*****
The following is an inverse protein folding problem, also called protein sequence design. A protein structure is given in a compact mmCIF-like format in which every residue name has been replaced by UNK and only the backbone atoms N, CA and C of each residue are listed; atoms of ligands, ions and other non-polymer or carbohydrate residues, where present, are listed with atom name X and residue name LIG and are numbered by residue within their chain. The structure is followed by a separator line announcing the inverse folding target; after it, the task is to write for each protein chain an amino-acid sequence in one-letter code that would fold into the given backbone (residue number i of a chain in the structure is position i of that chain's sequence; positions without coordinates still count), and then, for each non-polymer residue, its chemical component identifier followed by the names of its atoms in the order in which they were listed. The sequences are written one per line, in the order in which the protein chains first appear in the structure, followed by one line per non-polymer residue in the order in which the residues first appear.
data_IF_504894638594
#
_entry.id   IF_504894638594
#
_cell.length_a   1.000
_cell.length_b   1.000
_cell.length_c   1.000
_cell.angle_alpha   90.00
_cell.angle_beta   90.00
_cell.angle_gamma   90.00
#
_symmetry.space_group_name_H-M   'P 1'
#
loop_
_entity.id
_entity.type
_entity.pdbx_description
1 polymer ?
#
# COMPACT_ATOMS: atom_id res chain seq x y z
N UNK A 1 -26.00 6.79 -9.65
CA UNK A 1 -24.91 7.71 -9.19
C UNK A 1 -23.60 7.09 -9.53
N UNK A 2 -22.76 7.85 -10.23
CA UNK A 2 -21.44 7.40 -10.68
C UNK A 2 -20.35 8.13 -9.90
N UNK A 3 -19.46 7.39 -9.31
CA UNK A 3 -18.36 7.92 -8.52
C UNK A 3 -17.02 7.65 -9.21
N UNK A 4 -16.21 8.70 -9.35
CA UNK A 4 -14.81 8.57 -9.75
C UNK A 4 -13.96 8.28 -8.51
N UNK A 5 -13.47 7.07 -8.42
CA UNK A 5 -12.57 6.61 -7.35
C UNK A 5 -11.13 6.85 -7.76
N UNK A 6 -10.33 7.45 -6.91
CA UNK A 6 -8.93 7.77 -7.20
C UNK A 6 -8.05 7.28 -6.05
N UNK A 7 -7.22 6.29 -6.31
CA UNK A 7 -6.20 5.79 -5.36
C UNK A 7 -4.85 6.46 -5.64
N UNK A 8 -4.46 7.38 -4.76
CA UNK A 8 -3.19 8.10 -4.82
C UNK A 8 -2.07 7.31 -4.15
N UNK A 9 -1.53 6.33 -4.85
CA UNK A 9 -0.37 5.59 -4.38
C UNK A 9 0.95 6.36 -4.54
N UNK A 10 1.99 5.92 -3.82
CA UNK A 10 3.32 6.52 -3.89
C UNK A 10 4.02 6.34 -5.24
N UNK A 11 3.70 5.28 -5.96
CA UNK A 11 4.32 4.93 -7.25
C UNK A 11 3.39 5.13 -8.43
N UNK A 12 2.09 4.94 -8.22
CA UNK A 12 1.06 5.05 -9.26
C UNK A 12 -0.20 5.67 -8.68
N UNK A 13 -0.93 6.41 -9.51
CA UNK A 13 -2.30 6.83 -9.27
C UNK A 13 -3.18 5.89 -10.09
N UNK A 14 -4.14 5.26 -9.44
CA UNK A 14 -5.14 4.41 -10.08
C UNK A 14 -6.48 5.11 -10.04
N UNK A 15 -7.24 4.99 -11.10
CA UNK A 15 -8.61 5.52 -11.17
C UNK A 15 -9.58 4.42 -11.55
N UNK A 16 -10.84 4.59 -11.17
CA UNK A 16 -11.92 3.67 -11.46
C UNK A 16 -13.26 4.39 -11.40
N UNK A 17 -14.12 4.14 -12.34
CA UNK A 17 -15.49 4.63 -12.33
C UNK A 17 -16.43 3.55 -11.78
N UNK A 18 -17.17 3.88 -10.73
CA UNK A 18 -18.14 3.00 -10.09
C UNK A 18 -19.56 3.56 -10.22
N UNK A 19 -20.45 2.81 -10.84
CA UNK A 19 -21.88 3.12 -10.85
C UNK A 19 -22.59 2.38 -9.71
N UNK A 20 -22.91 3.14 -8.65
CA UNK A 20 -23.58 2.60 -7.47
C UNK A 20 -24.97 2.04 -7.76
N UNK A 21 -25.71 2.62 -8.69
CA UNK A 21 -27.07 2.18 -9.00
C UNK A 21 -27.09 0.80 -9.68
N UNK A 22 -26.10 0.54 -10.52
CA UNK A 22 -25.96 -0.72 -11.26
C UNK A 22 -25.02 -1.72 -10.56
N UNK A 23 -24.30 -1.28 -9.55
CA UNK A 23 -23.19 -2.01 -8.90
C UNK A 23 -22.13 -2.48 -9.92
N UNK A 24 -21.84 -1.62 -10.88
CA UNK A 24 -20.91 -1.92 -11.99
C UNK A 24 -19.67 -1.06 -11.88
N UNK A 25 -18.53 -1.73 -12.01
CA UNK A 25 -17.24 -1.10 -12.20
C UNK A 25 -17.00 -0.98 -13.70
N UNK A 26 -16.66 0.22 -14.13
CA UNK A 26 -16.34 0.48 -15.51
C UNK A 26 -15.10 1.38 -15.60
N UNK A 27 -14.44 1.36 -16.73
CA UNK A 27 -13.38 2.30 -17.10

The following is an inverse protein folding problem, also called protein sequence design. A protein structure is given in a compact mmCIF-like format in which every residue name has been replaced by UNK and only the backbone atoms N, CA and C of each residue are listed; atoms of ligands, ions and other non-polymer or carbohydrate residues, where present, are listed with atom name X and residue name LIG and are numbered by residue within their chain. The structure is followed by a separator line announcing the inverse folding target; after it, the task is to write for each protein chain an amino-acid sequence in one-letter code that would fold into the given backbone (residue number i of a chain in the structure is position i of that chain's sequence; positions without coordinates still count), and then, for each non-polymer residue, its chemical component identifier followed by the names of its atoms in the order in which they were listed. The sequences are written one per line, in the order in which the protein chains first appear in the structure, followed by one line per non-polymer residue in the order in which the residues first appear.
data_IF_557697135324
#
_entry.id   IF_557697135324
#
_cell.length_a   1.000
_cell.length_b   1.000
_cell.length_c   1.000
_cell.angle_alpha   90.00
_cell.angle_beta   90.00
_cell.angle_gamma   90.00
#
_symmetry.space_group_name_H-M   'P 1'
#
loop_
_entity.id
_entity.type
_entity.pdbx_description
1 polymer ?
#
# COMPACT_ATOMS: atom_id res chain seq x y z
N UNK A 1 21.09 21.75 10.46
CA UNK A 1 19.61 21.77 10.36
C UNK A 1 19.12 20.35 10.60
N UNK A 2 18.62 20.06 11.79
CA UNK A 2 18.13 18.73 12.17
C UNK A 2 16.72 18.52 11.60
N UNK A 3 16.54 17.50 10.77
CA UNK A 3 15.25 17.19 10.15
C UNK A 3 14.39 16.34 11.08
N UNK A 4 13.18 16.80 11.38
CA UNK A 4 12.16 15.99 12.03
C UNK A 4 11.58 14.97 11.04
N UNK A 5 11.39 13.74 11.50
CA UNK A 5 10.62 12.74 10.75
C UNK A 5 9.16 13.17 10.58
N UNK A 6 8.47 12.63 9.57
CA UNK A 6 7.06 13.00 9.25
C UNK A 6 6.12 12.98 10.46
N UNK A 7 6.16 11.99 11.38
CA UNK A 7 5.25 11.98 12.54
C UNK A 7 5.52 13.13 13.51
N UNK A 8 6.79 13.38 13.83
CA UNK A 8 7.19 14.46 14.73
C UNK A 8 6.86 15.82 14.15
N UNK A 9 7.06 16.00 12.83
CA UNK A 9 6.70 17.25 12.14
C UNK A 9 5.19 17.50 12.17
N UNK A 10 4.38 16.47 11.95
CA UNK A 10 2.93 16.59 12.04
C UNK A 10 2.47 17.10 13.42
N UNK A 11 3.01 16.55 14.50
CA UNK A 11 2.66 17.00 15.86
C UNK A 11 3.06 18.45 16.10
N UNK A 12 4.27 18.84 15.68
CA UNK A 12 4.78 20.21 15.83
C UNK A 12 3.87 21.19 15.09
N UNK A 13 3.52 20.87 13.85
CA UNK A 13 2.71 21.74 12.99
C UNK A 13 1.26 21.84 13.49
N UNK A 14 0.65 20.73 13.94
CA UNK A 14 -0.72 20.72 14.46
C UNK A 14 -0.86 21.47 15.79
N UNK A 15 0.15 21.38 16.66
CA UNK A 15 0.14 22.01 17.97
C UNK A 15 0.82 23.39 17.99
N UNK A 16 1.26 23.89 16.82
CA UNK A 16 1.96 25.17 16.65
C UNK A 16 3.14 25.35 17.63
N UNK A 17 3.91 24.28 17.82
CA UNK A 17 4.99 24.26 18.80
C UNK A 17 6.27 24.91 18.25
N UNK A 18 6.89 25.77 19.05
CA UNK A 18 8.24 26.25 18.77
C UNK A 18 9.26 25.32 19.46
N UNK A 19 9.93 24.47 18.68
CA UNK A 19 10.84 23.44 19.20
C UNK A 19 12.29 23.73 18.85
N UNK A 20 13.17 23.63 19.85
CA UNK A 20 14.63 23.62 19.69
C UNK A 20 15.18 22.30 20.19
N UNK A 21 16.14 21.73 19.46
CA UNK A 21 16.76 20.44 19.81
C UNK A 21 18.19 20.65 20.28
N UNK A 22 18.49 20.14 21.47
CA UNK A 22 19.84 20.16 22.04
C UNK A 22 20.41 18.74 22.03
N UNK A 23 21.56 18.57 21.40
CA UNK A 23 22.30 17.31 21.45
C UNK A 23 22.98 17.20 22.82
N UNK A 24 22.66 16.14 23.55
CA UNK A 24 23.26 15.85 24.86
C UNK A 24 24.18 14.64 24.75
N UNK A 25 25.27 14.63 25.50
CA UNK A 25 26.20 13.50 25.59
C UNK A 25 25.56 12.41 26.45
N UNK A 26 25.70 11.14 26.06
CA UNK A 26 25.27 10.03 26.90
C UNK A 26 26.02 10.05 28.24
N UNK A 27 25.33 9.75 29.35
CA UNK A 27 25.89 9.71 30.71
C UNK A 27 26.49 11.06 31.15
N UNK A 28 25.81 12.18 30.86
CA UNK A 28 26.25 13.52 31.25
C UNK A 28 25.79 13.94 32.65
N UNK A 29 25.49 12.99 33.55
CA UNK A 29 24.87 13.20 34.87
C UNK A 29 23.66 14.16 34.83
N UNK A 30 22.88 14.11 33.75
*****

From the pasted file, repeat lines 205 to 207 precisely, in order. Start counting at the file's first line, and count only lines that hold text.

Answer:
CA UNK A 28 26.25 13.52 31.25
C UNK A 28 25.79 13.94 32.65
N UNK A 29 25.49 12.99 33.55